In the interview, conducted at Mount Vernon, Gingrich quipped: “If you didn’t know better, you’d think that he was practicing with his own public affairs people for the future press conferences. These look like practice sessions; they don’t look like real press conferences.”
Elections usher in more than a new White House resident. It’s a time when the networks tap their new White House correspondent. For NBC, the highly regarded political analyst and editor Chuck Todd now occupies the NBC seat in the White House Briefing Room. While less than a mile away from his old perch at the Watergate as editor in chief of the Hotline, a back room backbencher of much political importance. WHCInsider talked with Todd about his much more public role. (He received an expensive old-fashioned shaving kit from a viewer when he won the NBC White House chair). Todd won’t comment on rumors he will be getting his own interview show on MSNBC, but he proudly shares anecdotes of 5-year-old Margaret and 2-year-old Harrison.
Q. What surprised you most about being a White House Correspondent?
A. The lack of physical access inside the White House. The high irony is we connect the two buildings, the White House to the West Wing. The folks in the white house get to decide where you sit, where you go. It is not new to this White House, it’s a every modern White House that’s controlling.
Q. Compare Obama campaign access vs. The White House?
A. The White House is more open and transparent than the campaign but only because you cannot run the White House in a tight circle of just five people.
Q. How about your transition into this reporter role?
A. I had a lot of real frustration. I don’t think Ana Maria Cox got it right about getting rid of the White House Correspondents. We still have a real value, but you have a lot of the good reporting outside the White House. It is easier to report from outside the White House. [Read more…]
White House Correspondents tell WHCInsider.com that Gibbs’ briefing room nickname is “The Gibbsnotist” for his ability to “bring the temperature down” and put some correspondents to sleep.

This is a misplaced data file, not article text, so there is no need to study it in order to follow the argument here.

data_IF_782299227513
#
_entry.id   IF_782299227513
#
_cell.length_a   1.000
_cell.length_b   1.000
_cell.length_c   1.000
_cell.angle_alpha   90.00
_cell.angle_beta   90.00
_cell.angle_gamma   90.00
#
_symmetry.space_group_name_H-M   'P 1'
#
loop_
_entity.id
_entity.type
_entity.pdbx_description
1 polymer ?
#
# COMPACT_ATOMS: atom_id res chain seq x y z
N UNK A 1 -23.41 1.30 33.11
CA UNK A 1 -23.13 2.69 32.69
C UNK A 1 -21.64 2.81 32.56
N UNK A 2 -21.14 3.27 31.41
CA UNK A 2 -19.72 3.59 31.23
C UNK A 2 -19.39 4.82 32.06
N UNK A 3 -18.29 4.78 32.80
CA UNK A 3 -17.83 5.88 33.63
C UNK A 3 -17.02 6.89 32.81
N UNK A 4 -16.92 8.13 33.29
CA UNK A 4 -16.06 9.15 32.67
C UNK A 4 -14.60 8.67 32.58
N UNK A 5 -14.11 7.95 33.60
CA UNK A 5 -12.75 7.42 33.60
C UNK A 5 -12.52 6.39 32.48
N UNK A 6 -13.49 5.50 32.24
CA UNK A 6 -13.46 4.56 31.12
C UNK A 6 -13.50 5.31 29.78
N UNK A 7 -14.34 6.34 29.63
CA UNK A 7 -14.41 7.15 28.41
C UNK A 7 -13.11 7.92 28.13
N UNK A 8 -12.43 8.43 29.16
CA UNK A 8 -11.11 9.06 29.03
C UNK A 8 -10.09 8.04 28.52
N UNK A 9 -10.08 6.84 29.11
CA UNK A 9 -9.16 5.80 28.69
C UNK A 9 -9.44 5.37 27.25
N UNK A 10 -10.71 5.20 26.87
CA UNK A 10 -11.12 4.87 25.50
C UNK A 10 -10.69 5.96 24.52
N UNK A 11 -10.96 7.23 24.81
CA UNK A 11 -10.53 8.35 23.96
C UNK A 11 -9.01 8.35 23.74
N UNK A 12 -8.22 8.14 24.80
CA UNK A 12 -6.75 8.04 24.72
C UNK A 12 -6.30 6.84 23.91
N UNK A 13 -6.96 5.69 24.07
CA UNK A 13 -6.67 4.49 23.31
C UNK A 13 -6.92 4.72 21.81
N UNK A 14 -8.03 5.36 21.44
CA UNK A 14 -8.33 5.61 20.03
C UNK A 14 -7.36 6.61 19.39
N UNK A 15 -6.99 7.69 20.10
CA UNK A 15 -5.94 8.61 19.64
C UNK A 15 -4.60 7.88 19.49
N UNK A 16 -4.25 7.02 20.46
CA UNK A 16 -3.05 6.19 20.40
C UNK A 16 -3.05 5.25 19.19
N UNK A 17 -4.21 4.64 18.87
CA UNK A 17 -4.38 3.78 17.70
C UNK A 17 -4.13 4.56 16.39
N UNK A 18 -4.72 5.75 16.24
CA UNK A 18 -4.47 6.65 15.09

Watch ABC News WH reporter Jake Tapper and veteran WH reporter, The Examiner’s Julie Mason, on reporting from the front and back rows of the White House briefing room. Tapper talks about the change in his relationship with Press Secretary Gibbs from the campaign to the very public daily briefings. Both agree that WHC tweets are not news but a good source of information. The tweeting birds you hear in the background were not added in post but birds serenading the WH north lawn.
The WH Correspondents Dinner is known for outrageous moments, when a headline comedian roasts the President, who must sit and smile through the jokes. But in 2004, President Bush turned the tables on Jay Leno, giving him a little assist in standing.
It was 2004 and Carl Cannon of National Journal was president of the White House Correspondents Association. National Journal Group Publisher John Fox Sullivan was seated on the dais, with a clear view of President and Laura Bush, and late night talk show host Jay Leno.
Sullivan said, “When it comes time for the president and the first lady to be seated, we all stand up, but Jay Leno was a little slow to rise from his seat. President Bush secretly reached over and goosed Leno, while making a funny sound to startle the comic.”
In a ballroom packed with 2000 reporters, a sitting president grabs an American icon — who is about to tell jokes at the president’s expense! This is what makes the White House Correspondents’ Dinner a must-attend event every year.
“The president looked at Leno with a wonderful jocular smile,” said Sullivan. “Leno burst into laughter. After the speeches people asked what happened. Some thought it looked like Leno tripped.” Sullivan told WHC Insider it was one of the most memorable moments in his 33 years of working in Washington.
Go to the Back Story to watch Leno’s 2004 roast of President Bush, after the president got closer than Leno ever expected.